Description: Rock challenges and thrills will delight the most ardent four-wheeler. There’s a great place to stop for lunch just below the summit. The northeast-side descent includes a functioning windmill, ruins of an old homestead complete with a hard-to-find waterfall, and the Wayfarer’s Inn. Watch carefully for bighorn sheep. If you stack rocks to get over obstacles, make sure to remove them when you are done. This is a nasty, dangerous trail that should be driven with at least two other vehicles. Besides an array of challenging rock obstacles, the road climbs over 2,000 feet through the heart of the Black Mountains. Much of the road is loose, steep gravel. One spot, along the edge of a narrow shelf, requires a sharp inside turn. As your vehicle rounds the bend, your rear outside tire drops into a gravelly low spot. Power must be applied at just the right time to reduce the possibility of going over the edge. Recently a new loop, dubbed the Bob Miller Extension, has been added to the trail. To start the route, you must get around a 15-ft. vertical wall then drop down a very steep embankment. The descent down the northeast side is relatively easy albeit somewhat long and dusty. Stock, high-clearance vehicles can drive up to the top from this side with little difficulty.
Time & Distance: This trip can be completed in 4 to 5 hours under ideal circumstances. Better to allow a full day. From Hwy 68 it’s 7.2 miles to the top of Sleeping Princess and an additional 19.8 back down.
Trail Conditions: Bureau of Land Management, Kingman Field Office. Call (928) 718-3700.
Remember: trail conditions, fire restrictions, weather, and land ownership change constantly so everyone must take responsibility for themselves, both for their safety and complying with all laws. Please understand that means YOU.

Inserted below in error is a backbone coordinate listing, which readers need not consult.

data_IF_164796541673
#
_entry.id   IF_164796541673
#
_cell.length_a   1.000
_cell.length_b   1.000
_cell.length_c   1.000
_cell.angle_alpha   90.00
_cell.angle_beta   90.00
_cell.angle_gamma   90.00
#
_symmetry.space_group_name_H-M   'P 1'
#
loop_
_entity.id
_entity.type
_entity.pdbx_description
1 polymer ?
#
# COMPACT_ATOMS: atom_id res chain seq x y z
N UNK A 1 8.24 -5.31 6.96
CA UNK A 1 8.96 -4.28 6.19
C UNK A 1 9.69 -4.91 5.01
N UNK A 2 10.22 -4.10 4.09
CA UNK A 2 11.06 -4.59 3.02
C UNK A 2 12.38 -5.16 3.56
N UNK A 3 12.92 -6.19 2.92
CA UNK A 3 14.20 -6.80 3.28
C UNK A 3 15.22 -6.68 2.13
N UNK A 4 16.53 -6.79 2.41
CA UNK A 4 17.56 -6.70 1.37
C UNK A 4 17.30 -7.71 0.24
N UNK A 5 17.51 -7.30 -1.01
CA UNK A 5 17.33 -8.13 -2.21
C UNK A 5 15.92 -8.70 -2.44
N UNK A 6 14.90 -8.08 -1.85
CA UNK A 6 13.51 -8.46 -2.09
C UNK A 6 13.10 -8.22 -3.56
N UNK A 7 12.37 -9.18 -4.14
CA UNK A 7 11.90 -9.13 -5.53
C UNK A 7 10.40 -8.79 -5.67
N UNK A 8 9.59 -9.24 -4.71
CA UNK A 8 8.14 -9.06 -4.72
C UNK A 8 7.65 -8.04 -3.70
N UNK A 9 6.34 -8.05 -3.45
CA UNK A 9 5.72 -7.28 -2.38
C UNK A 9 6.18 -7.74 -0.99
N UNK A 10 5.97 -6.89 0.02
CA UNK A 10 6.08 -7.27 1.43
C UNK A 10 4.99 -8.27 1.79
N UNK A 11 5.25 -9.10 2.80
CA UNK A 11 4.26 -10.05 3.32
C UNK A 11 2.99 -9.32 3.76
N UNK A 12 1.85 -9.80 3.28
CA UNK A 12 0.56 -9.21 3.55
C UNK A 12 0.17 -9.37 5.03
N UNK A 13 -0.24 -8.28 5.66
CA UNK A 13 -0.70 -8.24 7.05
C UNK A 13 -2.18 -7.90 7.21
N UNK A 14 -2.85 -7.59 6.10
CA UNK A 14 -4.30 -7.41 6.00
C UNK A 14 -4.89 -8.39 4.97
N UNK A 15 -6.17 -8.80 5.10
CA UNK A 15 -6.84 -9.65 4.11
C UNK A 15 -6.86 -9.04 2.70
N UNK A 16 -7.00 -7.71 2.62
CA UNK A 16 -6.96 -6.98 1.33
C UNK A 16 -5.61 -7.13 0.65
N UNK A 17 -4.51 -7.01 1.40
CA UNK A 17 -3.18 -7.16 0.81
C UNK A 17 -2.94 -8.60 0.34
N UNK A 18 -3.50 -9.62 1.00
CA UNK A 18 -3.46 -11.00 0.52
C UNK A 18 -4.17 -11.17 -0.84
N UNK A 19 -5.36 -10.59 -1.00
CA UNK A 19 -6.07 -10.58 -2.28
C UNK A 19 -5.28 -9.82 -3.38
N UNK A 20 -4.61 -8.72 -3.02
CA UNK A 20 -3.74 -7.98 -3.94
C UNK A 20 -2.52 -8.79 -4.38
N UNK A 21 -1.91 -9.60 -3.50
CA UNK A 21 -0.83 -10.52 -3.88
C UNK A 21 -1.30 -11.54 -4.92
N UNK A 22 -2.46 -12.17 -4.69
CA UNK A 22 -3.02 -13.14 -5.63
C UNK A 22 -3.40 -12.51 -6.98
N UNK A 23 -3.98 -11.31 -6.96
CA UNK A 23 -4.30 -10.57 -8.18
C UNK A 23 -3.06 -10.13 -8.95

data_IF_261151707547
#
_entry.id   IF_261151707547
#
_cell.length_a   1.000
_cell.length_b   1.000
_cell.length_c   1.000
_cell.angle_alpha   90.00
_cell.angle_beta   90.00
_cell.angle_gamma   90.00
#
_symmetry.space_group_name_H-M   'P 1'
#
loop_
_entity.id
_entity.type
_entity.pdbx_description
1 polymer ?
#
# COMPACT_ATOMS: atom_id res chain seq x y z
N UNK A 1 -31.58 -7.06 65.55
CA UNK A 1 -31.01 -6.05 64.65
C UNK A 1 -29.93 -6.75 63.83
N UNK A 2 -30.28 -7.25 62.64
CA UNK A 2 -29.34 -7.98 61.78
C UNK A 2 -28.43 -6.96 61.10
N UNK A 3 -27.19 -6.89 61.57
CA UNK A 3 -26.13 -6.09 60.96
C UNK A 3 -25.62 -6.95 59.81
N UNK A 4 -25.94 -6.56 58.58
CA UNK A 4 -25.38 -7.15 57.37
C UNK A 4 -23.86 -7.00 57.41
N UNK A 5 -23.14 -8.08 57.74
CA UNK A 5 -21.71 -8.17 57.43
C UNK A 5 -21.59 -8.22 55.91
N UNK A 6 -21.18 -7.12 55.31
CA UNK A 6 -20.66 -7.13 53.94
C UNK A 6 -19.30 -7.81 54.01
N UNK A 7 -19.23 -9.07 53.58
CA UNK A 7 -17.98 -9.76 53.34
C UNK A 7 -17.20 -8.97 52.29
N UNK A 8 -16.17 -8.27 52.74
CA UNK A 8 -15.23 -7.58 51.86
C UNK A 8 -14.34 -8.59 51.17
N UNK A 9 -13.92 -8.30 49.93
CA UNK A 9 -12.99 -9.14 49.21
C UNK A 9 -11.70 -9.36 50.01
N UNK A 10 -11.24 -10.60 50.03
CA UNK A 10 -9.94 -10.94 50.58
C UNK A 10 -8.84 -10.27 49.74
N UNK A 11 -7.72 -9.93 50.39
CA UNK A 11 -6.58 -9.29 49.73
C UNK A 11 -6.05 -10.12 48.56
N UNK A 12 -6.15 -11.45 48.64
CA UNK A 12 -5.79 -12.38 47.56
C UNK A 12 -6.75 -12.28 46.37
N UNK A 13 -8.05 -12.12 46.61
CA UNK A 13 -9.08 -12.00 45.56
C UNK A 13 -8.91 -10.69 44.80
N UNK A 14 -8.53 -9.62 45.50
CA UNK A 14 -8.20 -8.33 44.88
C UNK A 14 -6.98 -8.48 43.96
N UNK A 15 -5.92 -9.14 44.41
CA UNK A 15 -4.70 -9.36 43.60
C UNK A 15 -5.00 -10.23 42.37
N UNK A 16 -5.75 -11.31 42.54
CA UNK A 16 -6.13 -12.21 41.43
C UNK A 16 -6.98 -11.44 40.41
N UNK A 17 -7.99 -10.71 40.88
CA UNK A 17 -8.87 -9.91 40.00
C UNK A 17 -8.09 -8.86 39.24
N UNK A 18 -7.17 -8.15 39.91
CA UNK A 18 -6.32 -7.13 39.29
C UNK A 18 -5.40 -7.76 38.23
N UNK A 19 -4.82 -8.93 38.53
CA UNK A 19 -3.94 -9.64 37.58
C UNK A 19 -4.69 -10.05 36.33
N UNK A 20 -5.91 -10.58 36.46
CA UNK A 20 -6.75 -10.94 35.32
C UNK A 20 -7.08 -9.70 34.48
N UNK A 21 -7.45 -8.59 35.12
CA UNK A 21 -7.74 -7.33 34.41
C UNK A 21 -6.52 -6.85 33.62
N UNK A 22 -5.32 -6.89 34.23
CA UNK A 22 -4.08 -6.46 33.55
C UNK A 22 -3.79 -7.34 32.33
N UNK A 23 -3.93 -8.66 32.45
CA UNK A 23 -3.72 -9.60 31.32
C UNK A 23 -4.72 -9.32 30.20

Directions to the Trail: Turn northwest off Hwy 68 about a tenth of a mile northeast of mile marker 8.
View Sleeping Princess in a larger map for even more DETAILS!
Get yourself and your rig ready for the trip: Make sure both you and your vehicle are ready for your next adventure.
Before you venture out on your offroading trip you need to make sure you are prepared for emergencies. Even if nothing happens to you or your vehicle, you might come across someone who needs help. Short of always having your full-on Bug-Out-Bag with you, you should at least have some basic emergency items. It might seem obvious to some, but you should get yourself a tool box with appropriate tools and leather gloves, good first aid kit, fire extinguisher, set of jumper cables, emergency blankets (stored in heavy plastic bag – both are useful), flashlight, tow strap and some extra water. I would also suggest a recovery strap, a military folding shovel, heavy duty garbage bags, and a hand crank self powered weather radio. These items are not expensive, but they just might save your day.
Another thing you should definitely do before you leave is to save Joe’s number in your cellphone in case you find yourself in need of recovery in the middle of nowhere. Joe is the owner of Arizona 4×4 Off Road Recovery and has become a real hero to many in the Arizona offroad community. His number is (602) 697-8306.
If you’re ready for a next adventure and want to plan it right, check out some of these trail guides – Arizona has so many awesome destinations to explore!
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